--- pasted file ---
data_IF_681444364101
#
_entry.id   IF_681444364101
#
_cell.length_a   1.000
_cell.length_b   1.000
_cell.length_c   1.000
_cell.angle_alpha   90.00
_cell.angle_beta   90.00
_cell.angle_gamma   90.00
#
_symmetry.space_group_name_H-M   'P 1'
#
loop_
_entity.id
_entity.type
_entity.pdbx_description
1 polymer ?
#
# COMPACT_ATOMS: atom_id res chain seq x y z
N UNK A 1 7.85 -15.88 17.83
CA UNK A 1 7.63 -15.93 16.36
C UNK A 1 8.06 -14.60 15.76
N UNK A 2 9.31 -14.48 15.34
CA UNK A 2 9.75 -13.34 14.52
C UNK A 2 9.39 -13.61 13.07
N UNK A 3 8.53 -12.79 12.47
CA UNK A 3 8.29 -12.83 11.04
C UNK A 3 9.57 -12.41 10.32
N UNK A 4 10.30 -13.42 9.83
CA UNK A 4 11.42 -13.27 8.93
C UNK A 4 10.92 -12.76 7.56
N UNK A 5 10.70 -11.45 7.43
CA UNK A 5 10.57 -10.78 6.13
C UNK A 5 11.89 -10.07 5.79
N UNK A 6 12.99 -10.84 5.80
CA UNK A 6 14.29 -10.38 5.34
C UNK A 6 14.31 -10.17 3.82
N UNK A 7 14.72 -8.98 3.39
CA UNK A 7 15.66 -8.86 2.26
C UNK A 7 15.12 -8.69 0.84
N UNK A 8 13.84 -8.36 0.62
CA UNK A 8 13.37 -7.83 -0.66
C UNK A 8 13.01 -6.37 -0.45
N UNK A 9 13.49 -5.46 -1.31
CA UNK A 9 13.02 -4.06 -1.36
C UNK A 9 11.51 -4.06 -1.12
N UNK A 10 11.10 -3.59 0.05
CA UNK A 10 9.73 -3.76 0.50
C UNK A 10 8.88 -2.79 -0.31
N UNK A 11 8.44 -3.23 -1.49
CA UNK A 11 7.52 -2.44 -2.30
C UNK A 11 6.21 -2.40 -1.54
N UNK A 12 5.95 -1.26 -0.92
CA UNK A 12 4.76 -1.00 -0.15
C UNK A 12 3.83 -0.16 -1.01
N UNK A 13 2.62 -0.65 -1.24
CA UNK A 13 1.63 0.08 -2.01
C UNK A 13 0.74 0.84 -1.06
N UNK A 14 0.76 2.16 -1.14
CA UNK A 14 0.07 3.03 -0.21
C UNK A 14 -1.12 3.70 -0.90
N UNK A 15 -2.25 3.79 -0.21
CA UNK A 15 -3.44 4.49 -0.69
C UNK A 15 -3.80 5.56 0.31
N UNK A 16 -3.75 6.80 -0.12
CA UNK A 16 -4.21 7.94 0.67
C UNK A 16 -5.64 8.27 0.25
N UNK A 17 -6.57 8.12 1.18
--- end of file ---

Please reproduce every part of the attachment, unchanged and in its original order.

data_IF_681444364101
#
_entry.id   IF_681444364101
#
_cell.length_a   1.000
_cell.length_b   1.000
_cell.length_c   1.000
_cell.angle_alpha   90.00
_cell.angle_beta   90.00
_cell.angle_gamma   90.00
#
_symmetry.space_group_name_H-M   'P 1'
#
loop_
_entity.id
_entity.type
_entity.pdbx_description
1 polymer ?
#
# COMPACT_ATOMS: atom_id res chain seq x y z
N UNK A 1 7.85 -15.88 17.83
CA UNK A 1 7.63 -15.93 16.36
C UNK A 1 8.06 -14.60 15.76
N UNK A 2 9.31 -14.48 15.34
CA UNK A 2 9.75 -13.34 14.52
C UNK A 2 9.39 -13.61 13.07
N UNK A 3 8.53 -12.79 12.47
CA UNK A 3 8.29 -12.83 11.04
C UNK A 3 9.57 -12.41 10.32
N UNK A 4 10.30 -13.42 9.83
CA UNK A 4 11.42 -13.27 8.93
C UNK A 4 10.92 -12.76 7.56
N UNK A 5 10.70 -11.45 7.43
CA UNK A 5 10.57 -10.78 6.13
C UNK A 5 11.89 -10.07 5.79
N UNK A 6 12.99 -10.84 5.80
CA UNK A 6 14.29 -10.38 5.34
C UNK A 6 14.31 -10.17 3.82
N UNK A 7 14.72 -8.98 3.39
CA UNK A 7 15.66 -8.86 2.26
C UNK A 7 15.12 -8.69 0.84
N UNK A 8 13.84 -8.36 0.62
CA UNK A 8 13.37 -7.83 -0.66
C UNK A 8 13.01 -6.37 -0.45
N UNK A 9 13.49 -5.46 -1.31
CA UNK A 9 13.02 -4.06 -1.36
C UNK A 9 11.51 -4.06 -1.12
N UNK A 10 11.10 -3.59 0.05
CA UNK A 10 9.73 -3.76 0.50
C UNK A 10 8.88 -2.79 -0.31
N UNK A 11 8.44 -3.23 -1.49
CA UNK A 11 7.52 -2.44 -2.30
C UNK A 11 6.21 -2.40 -1.54
N UNK A 12 5.95 -1.26 -0.92
CA UNK A 12 4.76 -1.00 -0.15
C UNK A 12 3.83 -0.16 -1.01
N UNK A 13 2.62 -0.65 -1.24
CA UNK A 13 1.63 0.08 -2.01
C UNK A 13 0.74 0.84 -1.06
N UNK A 14 0.76 2.16 -1.14
CA UNK A 14 0.07 3.03 -0.21
C UNK A 14 -1.12 3.70 -0.90
N UNK A 15 -2.25 3.79 -0.21
CA UNK A 15 -3.44 4.49 -0.69
C UNK A 15 -3.80 5.56 0.31
N UNK A 16 -3.75 6.80 -0.12
CA UNK A 16 -4.21 7.94 0.67
C UNK A 16 -5.64 8.27 0.25
N UNK A 17 -6.57 8.12 1.18